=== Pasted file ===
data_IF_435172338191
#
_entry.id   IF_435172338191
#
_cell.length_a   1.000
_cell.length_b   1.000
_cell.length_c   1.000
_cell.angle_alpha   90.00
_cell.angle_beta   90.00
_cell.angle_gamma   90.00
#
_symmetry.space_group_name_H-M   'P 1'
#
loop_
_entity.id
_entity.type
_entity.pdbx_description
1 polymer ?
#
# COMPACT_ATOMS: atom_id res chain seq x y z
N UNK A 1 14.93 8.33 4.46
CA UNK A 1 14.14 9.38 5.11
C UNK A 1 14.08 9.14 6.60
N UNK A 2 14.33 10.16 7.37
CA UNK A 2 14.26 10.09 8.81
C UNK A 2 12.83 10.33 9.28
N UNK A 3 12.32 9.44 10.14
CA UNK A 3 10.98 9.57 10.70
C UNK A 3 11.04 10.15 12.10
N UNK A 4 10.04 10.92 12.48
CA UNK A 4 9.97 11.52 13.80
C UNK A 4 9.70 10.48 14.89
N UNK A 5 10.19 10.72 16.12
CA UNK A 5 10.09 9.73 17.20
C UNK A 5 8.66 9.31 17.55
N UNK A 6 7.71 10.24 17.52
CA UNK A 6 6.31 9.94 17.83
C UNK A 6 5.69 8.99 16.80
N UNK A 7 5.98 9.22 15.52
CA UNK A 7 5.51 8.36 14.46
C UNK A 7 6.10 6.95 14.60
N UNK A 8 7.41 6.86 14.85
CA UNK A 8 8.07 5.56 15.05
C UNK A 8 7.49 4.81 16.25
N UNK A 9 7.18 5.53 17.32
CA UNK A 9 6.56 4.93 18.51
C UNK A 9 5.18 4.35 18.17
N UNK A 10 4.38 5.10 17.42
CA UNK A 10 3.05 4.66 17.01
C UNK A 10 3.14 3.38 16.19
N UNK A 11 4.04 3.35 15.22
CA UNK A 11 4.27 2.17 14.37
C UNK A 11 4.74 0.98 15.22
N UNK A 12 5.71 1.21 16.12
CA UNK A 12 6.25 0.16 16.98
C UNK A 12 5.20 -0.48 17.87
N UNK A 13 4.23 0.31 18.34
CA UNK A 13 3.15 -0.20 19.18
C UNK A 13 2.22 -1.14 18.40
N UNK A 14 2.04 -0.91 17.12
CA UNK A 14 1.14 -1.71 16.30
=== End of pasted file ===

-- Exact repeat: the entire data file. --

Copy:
data_IF_435172338191
#
_entry.id   IF_435172338191
#
_cell.length_a   1.000
_cell.length_b   1.000
_cell.length_c   1.000
_cell.angle_alpha   90.00
_cell.angle_beta   90.00
_cell.angle_gamma   90.00
#
_symmetry.space_group_name_H-M   'P 1'
#
loop_
_entity.id
_entity.type
_entity.pdbx_description
1 polymer ?
#
# COMPACT_ATOMS: atom_id res chain seq x y z
N UNK A 1 14.93 8.33 4.46
CA UNK A 1 14.14 9.38 5.11
C UNK A 1 14.08 9.14 6.60
N UNK A 2 14.33 10.16 7.37
CA UNK A 2 14.26 10.09 8.81
C UNK A 2 12.83 10.33 9.28
N UNK A 3 12.32 9.44 10.14
CA UNK A 3 10.98 9.57 10.70
C UNK A 3 11.04 10.15 12.10
N UNK A 4 10.04 10.92 12.48
CA UNK A 4 9.97 11.52 13.80
C UNK A 4 9.70 10.48 14.89
N UNK A 5 10.19 10.72 16.12
CA UNK A 5 10.09 9.73 17.20
C UNK A 5 8.66 9.31 17.55
N UNK A 6 7.71 10.24 17.52
CA UNK A 6 6.31 9.94 17.83
C UNK A 6 5.69 8.99 16.80
N UNK A 7 5.98 9.22 15.52
CA UNK A 7 5.51 8.36 14.46
C UNK A 7 6.10 6.95 14.60
N UNK A 8 7.41 6.86 14.85
CA UNK A 8 8.07 5.56 15.05
C UNK A 8 7.49 4.81 16.25
N UNK A 9 7.18 5.53 17.32
CA UNK A 9 6.56 4.93 18.51
C UNK A 9 5.18 4.35 18.17
N UNK A 10 4.38 5.10 17.42
CA UNK A 10 3.05 4.66 17.01
C UNK A 10 3.14 3.38 16.19
N UNK A 11 4.04 3.35 15.22
CA UNK A 11 4.27 2.17 14.37
C UNK A 11 4.74 0.98 15.22
N UNK A 12 5.71 1.21 16.12
CA UNK A 12 6.25 0.16 16.98
C UNK A 12 5.20 -0.48 17.87
N UNK A 13 4.23 0.31 18.34
CA UNK A 13 3.15 -0.20 19.18
C UNK A 13 2.22 -1.14 18.40
N UNK A 14 2.04 -0.91 17.12
CA UNK A 14 1.14 -1.71 16.30